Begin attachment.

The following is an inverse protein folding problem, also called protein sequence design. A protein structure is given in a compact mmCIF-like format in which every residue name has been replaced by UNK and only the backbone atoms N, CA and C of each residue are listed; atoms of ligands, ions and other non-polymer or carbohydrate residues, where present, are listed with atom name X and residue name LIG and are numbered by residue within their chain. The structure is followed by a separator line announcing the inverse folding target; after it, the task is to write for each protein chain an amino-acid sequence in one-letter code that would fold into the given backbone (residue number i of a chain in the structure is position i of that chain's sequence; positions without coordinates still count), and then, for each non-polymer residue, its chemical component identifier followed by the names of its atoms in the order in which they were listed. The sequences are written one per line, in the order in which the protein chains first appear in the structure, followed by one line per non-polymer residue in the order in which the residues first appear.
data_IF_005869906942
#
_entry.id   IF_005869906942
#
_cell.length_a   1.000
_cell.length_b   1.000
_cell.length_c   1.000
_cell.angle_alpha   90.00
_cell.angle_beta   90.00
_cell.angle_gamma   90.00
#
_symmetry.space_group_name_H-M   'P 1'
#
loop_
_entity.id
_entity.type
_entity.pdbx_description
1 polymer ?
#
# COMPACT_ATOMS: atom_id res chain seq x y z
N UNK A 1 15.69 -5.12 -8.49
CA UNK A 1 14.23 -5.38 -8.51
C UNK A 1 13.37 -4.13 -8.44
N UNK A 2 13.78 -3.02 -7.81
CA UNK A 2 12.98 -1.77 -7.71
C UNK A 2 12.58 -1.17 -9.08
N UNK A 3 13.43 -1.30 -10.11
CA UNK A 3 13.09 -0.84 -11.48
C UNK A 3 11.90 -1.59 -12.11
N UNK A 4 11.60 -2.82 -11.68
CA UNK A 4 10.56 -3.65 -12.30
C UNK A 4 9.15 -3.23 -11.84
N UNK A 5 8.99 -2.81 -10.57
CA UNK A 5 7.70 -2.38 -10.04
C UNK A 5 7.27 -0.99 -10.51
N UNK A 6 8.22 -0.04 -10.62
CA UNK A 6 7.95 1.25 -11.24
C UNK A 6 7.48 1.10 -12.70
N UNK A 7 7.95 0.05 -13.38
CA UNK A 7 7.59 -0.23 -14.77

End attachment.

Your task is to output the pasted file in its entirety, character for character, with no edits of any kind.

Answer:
The following is an inverse protein folding problem, also called protein sequence design. A protein structure is given in a compact mmCIF-like format in which every residue name has been replaced by UNK and only the backbone atoms N, CA and C of each residue are listed; atoms of ligands, ions and other non-polymer or carbohydrate residues, where present, are listed with atom name X and residue name LIG and are numbered by residue within their chain. The structure is followed by a separator line announcing the inverse folding target; after it, the task is to write for each protein chain an amino-acid sequence in one-letter code that would fold into the given backbone (residue number i of a chain in the structure is position i of that chain's sequence; positions without coordinates still count), and then, for each non-polymer residue, its chemical component identifier followed by the names of its atoms in the order in which they were listed. The sequences are written one per line, in the order in which the protein chains first appear in the structure, followed by one line per non-polymer residue in the order in which the residues first appear.
data_IF_005869906942
#
_entry.id   IF_005869906942
#
_cell.length_a   1.000
_cell.length_b   1.000
_cell.length_c   1.000
_cell.angle_alpha   90.00
_cell.angle_beta   90.00
_cell.angle_gamma   90.00
#
_symmetry.space_group_name_H-M   'P 1'
#
loop_
_entity.id
_entity.type
_entity.pdbx_description
1 polymer ?
#
# COMPACT_ATOMS: atom_id res chain seq x y z
N UNK A 1 15.69 -5.12 -8.49
CA UNK A 1 14.23 -5.38 -8.51
C UNK A 1 13.37 -4.13 -8.44
N UNK A 2 13.78 -3.02 -7.81
CA UNK A 2 12.98 -1.77 -7.71
C UNK A 2 12.58 -1.17 -9.08
N UNK A 3 13.43 -1.30 -10.11
CA UNK A 3 13.09 -0.84 -11.48
C UNK A 3 11.90 -1.59 -12.11
N UNK A 4 11.60 -2.82 -11.68
CA UNK A 4 10.56 -3.65 -12.30
C UNK A 4 9.15 -3.23 -11.84
N UNK A 5 8.99 -2.81 -10.57
CA UNK A 5 7.70 -2.38 -10.04
C UNK A 5 7.27 -0.99 -10.51
N UNK A 6 8.22 -0.04 -10.62
CA UNK A 6 7.95 1.25 -11.24
C UNK A 6 7.48 1.10 -12.70
N UNK A 7 7.95 0.05 -13.38
CA UNK A 7 7.59 -0.23 -14.77